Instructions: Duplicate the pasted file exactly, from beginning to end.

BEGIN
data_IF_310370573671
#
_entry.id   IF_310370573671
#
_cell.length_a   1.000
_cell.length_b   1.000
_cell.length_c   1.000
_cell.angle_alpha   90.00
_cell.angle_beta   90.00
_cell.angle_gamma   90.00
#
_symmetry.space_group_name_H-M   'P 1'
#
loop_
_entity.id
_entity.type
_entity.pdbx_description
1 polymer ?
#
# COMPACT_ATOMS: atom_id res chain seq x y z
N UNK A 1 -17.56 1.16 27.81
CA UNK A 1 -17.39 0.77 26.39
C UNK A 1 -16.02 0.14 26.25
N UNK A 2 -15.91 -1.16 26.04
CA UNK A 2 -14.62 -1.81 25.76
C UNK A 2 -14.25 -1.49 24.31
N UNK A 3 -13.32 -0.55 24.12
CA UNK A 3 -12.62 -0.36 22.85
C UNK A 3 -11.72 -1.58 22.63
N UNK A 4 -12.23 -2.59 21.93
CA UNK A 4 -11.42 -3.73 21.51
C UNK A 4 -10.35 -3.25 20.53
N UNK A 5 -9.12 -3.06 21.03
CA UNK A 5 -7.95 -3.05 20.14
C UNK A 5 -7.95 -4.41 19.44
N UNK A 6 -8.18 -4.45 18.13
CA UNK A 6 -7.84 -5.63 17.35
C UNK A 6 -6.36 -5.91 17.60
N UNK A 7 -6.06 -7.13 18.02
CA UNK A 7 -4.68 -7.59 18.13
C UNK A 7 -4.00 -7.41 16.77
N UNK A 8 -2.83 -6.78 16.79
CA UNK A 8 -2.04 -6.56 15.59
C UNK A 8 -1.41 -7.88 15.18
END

data_IF_310370573671
#
_entry.id   IF_310370573671
#
_cell.length_a   1.000
_cell.length_b   1.000
_cell.length_c   1.000
_cell.angle_alpha   90.00
_cell.angle_beta   90.00
_cell.angle_gamma   90.00
#
_symmetry.space_group_name_H-M   'P 1'
#
loop_
_entity.id
_entity.type
_entity.pdbx_description
1 polymer ?
#
# COMPACT_ATOMS: atom_id res chain seq x y z
N UNK A 1 -17.56 1.16 27.81
CA UNK A 1 -17.39 0.77 26.39
C UNK A 1 -16.02 0.14 26.25
N UNK A 2 -15.91 -1.16 26.04
CA UNK A 2 -14.62 -1.81 25.76
C UNK A 2 -14.25 -1.49 24.31
N UNK A 3 -13.32 -0.55 24.12
CA UNK A 3 -12.62 -0.36 22.85
C UNK A 3 -11.72 -1.58 22.63
N UNK A 4 -12.23 -2.59 21.93
CA UNK A 4 -11.42 -3.73 21.51
C UNK A 4 -10.35 -3.25 20.53
N UNK A 5 -9.12 -3.06 21.03
CA UNK A 5 -7.95 -3.05 20.14
C UNK A 5 -7.95 -4.41 19.44
N UNK A 6 -8.18 -4.45 18.13
CA UNK A 6 -7.84 -5.63 17.35
C UNK A 6 -6.36 -5.91 17.60
N UNK A 7 -6.06 -7.13 18.02
CA UNK A 7 -4.68 -7.59 18.13
C UNK A 7 -4.00 -7.41 16.77
N UNK A 8 -2.83 -6.78 16.79
CA UNK A 8 -2.04 -6.56 15.59
C UNK A 8 -1.41 -7.88 15.18